It was at Stalingrad that Chuikov developed the important tactic of “hugging the enemy,” by which under-armed Soviet soldiers kept the German army so close to them as to minimize the superior firepower enjoyed by the Wehrmacht. Chuikov had witnessed firsthand the Blitzkrieg tactics the Nazis had used to sweep across the Russian steppe, so he used the Germans' carpet-bombing of the city to draw panzer units into the rubble and chaos where their progress was impeded. Here they could be destroyed with Molotov cocktails and Russian artillery operating at close range. This tactic also rendered the German Luftwaffe ineffective, since Stuka dive-bombers could not attack Red Army positions without firing upon their own forces.[1][2]

After the victory at Stalingrad, the 62nd was redesignated as the Soviet 8th Guards Army. Chuikov then commanded the 8th Guards as part of 1st Belorussian Front and led its advance through Poland, finally heading the Soviet offensive which conquered Berlin in April/May 1945.

Chuikov's advance through Poland was characterized by massive advances across difficult terrain (on several occasions, the 8th Guards Army advanced over 40 miles in a single day). On May 1, 1945, Chuikov, who commanded his army operating in central Berlin, was the first Allied officer to learn about Adolf Hitler's suicide, being informed by General Hans Krebs who came to Chuikov's headquarters under a white flag. He accepted the surrender of Berlin's forces from General Helmuth Weidling.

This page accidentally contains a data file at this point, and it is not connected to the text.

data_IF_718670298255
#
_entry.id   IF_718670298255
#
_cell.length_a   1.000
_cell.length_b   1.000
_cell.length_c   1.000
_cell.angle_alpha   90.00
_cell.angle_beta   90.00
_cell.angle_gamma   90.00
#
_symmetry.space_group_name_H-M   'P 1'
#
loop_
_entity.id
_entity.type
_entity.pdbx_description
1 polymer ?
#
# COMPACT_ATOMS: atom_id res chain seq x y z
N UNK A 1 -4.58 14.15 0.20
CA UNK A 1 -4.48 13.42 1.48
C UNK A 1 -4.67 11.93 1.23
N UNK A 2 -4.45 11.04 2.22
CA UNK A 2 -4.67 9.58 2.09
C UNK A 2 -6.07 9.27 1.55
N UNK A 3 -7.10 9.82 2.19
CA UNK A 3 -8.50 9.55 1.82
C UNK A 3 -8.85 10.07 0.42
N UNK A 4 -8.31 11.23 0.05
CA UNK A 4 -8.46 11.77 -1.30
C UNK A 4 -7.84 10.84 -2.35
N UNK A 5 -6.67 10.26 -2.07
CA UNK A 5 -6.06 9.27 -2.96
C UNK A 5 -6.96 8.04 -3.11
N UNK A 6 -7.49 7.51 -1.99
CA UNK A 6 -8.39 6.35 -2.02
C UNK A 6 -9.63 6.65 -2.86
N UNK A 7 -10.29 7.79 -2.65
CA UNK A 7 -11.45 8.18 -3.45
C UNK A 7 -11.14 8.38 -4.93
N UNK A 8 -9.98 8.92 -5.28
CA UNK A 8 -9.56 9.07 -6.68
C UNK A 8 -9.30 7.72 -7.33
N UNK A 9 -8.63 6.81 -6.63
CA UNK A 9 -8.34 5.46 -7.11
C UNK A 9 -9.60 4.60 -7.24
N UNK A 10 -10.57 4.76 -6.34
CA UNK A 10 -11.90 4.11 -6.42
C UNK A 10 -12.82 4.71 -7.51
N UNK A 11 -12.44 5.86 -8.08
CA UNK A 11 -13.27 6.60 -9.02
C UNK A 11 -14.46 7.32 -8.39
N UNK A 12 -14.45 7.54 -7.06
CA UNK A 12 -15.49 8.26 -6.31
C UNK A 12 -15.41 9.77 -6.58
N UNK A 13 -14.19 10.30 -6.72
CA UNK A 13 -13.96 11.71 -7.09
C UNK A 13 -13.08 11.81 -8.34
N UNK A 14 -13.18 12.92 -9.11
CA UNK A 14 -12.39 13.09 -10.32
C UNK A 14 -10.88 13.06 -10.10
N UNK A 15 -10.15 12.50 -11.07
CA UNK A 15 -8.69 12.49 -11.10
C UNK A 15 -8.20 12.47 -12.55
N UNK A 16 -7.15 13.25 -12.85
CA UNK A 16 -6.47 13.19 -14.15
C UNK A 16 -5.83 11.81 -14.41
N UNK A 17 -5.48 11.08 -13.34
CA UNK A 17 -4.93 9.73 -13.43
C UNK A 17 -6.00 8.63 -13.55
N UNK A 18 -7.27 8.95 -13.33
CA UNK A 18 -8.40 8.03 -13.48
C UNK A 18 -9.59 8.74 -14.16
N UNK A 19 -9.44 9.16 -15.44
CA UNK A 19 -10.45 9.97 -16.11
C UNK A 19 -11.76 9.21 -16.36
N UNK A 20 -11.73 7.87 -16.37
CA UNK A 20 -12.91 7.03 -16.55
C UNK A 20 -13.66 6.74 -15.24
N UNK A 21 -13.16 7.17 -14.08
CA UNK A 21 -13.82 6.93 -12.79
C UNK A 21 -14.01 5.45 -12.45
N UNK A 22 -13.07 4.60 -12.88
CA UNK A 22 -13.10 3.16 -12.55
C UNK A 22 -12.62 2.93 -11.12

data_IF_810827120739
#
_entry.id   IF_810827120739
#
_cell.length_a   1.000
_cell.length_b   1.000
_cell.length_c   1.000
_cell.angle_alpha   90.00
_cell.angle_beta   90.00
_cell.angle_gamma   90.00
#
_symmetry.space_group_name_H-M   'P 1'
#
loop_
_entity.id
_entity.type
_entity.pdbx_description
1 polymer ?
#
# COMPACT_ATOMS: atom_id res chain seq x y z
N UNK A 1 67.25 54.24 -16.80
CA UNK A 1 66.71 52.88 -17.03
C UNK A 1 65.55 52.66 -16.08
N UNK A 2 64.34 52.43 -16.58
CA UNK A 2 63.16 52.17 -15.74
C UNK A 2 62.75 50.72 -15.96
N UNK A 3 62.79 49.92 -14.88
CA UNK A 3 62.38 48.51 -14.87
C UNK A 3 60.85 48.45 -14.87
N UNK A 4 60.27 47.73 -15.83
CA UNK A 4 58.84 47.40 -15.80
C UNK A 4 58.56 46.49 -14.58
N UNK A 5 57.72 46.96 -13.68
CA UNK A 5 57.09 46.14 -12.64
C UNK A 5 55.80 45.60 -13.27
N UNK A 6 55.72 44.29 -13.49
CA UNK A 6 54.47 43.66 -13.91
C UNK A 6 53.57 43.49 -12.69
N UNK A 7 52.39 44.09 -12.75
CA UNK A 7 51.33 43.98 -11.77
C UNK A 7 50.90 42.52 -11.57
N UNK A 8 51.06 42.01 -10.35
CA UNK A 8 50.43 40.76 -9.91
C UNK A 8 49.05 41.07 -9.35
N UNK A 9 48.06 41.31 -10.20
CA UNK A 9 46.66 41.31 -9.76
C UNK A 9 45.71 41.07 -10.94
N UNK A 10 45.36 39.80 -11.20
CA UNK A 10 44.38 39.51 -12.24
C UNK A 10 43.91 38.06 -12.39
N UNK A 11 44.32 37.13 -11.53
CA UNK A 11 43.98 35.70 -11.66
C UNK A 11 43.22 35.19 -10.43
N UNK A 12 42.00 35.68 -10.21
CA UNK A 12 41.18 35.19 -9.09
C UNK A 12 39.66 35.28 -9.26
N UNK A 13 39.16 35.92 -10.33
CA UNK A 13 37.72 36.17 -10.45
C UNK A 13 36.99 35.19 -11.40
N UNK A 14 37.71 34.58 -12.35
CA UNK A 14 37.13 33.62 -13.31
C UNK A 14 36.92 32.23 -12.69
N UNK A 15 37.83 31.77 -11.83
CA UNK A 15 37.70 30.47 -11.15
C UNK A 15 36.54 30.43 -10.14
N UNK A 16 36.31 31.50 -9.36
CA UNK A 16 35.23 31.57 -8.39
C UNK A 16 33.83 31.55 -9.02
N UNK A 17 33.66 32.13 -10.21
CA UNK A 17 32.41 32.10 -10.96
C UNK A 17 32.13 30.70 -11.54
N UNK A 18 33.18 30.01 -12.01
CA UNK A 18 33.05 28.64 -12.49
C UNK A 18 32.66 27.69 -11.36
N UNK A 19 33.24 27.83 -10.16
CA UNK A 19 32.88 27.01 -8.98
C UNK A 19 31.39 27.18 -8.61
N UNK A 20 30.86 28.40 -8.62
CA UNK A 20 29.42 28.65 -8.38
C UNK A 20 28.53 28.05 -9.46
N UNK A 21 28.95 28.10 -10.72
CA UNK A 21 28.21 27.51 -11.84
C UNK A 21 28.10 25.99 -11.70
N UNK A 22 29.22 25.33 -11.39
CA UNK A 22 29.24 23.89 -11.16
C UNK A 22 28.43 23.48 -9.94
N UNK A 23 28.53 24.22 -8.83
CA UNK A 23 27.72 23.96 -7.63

Chuikov appeared in the documentary film Berlin (1945), directed by Yuli Raizman.

Later life

After the war ended Chuikov stayed in Germany, later serving as Commander-in-Chief of the Group of Soviet Forces in Germany from 1949 until 1953, when he was made the Commanding General of the Kiev Military District. While serving at that post, on March 11, 1955 he was promoted to Marshal of the Soviet Union. From 1960 to 1964 he was the Commander-in-Chief of the Soviet Army's Ground Forces. He also served as the Chief of the Civil Defense from 1961 until his retirement in 1972. From 1961 until his death, he was a member of the Central Committee of the Communist Party of the Soviet Union.